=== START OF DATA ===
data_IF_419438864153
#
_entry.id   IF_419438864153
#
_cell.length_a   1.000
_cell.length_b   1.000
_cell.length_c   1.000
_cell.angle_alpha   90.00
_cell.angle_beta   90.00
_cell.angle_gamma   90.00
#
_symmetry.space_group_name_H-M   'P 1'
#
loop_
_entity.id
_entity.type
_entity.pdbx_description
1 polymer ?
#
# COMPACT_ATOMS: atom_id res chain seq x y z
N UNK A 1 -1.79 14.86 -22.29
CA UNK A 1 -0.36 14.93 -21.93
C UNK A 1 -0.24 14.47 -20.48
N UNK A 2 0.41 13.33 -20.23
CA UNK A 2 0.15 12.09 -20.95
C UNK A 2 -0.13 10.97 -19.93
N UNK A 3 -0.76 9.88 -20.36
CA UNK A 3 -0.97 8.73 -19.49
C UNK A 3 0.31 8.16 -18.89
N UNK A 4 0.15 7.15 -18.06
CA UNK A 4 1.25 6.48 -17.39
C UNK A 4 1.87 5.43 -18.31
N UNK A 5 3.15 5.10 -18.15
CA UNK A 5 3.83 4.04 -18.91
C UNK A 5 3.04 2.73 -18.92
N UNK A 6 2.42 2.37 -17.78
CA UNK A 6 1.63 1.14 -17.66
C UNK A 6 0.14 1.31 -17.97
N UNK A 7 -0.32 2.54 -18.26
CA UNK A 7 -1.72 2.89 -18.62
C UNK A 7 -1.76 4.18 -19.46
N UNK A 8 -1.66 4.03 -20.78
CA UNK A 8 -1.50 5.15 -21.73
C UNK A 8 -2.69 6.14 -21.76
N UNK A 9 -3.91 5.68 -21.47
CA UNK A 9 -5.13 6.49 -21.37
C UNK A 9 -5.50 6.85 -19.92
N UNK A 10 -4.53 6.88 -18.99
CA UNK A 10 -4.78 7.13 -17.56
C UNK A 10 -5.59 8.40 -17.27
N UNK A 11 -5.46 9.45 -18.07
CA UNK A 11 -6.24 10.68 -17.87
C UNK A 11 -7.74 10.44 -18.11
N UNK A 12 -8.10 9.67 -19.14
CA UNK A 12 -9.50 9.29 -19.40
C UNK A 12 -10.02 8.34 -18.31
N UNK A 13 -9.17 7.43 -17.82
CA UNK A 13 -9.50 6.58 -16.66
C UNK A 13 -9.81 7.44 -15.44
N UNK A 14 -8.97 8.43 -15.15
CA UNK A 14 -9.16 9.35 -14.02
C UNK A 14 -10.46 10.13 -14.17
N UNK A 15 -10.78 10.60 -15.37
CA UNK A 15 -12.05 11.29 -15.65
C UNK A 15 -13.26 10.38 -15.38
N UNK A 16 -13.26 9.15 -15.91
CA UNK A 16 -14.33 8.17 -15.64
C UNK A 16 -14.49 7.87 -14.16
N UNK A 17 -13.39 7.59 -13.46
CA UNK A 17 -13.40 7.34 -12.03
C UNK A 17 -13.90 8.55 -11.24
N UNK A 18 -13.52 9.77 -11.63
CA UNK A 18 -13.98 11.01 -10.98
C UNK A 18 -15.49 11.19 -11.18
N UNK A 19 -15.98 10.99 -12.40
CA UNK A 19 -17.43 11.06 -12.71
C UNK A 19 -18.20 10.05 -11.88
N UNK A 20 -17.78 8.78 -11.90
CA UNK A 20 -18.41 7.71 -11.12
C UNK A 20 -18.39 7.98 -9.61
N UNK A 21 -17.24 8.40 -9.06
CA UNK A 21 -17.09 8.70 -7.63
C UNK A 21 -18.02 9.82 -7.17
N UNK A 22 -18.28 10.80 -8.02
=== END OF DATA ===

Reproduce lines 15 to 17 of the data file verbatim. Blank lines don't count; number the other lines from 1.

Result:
_entity.id
_entity.type
_entity.pdbx_description